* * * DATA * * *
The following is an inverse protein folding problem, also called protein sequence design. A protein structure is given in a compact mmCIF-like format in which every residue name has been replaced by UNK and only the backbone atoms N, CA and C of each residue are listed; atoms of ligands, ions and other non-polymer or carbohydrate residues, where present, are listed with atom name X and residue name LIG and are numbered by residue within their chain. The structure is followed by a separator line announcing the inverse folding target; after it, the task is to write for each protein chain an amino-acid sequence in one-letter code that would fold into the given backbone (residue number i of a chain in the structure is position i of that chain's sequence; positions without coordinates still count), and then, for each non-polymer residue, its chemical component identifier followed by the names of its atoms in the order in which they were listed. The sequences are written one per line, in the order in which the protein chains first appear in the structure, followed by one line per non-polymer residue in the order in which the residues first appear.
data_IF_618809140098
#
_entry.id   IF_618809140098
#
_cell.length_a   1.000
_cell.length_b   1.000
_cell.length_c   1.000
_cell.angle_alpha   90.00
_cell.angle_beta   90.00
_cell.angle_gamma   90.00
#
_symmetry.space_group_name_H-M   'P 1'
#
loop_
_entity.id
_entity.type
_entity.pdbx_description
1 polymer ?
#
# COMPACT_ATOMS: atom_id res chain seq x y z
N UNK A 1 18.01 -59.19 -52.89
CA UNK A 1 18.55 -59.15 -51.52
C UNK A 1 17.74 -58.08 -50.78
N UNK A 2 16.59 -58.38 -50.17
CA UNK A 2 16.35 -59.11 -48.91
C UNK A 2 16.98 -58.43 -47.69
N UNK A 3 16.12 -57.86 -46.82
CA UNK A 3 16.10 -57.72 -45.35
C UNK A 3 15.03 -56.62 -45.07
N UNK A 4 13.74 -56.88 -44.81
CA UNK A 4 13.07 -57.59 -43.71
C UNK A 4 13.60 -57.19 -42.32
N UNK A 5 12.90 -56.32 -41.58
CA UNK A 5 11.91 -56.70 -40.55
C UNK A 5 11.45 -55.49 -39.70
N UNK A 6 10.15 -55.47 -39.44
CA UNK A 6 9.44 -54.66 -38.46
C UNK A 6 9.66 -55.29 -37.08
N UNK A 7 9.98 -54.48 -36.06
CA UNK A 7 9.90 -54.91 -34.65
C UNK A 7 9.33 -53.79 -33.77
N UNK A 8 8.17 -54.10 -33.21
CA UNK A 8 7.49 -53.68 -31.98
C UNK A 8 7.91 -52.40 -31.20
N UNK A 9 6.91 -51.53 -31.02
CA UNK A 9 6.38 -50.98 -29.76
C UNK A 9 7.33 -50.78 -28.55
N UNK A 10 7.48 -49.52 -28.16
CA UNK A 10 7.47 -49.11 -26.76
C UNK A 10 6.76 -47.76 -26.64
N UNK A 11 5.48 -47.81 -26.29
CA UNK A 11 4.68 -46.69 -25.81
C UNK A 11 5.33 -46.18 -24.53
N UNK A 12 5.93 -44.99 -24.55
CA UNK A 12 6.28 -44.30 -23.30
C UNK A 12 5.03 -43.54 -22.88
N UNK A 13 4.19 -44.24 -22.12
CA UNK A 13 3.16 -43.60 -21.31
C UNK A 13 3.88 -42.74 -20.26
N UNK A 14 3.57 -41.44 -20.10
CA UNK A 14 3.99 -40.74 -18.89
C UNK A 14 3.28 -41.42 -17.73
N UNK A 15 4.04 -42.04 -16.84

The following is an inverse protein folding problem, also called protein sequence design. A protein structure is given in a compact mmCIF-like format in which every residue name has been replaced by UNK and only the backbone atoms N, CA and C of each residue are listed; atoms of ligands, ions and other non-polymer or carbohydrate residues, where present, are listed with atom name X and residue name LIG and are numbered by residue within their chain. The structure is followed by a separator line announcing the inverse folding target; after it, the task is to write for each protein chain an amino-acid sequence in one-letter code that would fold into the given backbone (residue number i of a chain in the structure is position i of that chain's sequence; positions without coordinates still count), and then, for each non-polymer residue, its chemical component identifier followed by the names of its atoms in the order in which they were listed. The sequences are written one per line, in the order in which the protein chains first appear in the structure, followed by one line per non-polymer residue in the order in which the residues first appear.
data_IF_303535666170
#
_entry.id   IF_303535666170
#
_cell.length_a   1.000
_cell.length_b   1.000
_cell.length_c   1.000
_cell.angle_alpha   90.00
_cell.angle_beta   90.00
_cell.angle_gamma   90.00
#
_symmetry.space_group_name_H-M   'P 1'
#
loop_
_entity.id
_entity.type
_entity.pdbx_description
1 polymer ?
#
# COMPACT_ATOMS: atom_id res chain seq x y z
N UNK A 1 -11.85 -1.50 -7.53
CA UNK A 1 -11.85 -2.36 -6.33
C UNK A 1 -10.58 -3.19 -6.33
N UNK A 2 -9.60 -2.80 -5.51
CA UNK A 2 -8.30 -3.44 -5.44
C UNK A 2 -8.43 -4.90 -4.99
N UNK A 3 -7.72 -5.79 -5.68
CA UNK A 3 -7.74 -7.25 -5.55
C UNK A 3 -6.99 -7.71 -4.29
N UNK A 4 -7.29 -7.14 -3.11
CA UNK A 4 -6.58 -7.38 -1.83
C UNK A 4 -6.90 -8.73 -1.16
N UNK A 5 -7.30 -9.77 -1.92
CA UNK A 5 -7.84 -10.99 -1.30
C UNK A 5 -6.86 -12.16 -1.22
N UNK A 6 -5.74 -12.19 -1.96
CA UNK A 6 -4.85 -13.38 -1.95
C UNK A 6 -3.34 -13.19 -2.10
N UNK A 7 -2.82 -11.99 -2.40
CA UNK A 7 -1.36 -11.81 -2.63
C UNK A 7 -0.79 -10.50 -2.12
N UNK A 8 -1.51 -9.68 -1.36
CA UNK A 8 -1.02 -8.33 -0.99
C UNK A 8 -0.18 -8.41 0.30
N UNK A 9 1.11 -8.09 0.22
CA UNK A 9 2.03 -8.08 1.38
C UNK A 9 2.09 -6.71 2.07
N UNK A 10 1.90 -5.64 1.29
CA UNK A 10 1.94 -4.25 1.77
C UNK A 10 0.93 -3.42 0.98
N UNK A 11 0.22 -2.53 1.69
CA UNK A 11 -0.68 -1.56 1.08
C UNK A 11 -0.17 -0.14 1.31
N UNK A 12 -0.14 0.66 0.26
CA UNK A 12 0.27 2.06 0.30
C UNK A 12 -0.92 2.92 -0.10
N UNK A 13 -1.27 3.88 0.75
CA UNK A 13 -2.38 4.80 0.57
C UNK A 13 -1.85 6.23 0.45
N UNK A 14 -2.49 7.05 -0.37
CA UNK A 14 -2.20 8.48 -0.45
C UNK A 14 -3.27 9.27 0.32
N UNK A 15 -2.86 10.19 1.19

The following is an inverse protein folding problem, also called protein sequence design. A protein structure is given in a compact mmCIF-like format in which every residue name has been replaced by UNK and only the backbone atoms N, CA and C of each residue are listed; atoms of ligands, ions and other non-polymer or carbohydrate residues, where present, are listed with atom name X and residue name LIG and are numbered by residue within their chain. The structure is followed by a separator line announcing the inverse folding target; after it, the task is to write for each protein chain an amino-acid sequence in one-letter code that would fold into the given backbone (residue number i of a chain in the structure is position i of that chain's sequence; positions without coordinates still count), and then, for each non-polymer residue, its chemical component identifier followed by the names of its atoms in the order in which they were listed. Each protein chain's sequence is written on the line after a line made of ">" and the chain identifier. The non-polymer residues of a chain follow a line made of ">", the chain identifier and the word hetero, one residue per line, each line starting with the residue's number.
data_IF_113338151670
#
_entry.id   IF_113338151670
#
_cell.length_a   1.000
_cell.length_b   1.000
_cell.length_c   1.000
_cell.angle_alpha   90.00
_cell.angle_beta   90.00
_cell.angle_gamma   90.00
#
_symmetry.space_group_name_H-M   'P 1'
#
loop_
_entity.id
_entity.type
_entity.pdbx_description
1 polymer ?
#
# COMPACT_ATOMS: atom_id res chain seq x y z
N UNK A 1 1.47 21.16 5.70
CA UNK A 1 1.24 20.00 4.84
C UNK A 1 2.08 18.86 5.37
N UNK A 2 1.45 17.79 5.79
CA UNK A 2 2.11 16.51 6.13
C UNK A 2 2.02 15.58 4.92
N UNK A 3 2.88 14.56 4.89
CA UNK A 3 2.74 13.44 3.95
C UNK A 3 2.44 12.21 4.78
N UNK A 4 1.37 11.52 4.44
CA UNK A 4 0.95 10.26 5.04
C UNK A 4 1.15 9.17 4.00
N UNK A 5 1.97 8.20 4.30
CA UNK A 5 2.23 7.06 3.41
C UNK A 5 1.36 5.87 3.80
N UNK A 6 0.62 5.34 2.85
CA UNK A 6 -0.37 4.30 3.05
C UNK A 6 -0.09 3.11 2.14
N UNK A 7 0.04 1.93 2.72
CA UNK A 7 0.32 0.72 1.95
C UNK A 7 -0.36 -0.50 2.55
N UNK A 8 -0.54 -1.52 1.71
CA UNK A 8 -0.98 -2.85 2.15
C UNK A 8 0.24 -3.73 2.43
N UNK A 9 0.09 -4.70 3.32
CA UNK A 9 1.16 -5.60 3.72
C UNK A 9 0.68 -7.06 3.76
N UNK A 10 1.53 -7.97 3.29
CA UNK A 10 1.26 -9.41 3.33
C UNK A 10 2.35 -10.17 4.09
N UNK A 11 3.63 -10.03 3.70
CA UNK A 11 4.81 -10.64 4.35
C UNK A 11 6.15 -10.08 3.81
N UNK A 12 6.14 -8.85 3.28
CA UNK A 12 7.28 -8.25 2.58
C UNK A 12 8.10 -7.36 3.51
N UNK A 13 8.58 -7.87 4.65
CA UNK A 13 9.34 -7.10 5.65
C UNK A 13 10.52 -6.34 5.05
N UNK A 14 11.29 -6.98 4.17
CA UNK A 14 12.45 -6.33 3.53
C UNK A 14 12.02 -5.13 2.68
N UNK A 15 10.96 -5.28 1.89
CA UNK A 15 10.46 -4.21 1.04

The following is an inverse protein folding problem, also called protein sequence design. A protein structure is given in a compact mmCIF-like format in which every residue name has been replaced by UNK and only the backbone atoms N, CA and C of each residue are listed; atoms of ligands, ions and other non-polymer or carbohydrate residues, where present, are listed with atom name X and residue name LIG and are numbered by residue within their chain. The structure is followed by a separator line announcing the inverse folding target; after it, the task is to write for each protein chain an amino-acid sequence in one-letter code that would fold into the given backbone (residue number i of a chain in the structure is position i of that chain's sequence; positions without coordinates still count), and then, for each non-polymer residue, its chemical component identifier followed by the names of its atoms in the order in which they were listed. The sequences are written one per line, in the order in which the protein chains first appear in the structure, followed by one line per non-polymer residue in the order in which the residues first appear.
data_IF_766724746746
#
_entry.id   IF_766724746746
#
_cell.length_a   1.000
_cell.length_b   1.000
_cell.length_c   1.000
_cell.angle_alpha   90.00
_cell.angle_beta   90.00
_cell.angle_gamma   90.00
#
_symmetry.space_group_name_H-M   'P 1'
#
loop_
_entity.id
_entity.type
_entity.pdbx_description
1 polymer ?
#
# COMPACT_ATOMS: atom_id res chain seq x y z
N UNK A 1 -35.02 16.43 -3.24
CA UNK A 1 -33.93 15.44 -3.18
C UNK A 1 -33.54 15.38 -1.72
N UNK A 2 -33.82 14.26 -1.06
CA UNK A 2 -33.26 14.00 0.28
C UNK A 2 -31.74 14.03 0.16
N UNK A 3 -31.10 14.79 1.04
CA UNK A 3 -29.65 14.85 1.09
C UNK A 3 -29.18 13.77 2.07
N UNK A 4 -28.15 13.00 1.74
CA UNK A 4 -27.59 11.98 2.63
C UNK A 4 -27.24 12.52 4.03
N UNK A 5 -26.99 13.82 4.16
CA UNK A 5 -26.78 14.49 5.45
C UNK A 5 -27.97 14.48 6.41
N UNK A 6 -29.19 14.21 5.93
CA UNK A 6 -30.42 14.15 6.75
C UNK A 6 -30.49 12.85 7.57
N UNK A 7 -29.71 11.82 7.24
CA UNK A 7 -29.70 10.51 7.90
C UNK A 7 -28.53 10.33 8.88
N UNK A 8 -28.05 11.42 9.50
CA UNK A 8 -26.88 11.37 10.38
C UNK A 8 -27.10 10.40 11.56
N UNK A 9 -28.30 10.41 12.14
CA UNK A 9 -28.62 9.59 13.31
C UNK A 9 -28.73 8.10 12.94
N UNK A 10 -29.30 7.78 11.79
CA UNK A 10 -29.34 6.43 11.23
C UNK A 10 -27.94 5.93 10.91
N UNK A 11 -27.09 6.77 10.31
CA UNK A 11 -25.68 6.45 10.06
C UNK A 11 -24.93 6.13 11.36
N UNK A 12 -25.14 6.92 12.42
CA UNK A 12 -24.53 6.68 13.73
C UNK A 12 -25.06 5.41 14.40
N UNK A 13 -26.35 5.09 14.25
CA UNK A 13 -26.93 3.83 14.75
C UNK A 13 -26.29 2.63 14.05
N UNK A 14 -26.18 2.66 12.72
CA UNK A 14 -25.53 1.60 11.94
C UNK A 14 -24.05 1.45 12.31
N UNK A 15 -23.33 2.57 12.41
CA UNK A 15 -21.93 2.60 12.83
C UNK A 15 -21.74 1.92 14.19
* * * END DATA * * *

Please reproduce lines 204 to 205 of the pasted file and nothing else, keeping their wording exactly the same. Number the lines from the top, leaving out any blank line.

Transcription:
_cell.angle_gamma   90.00
#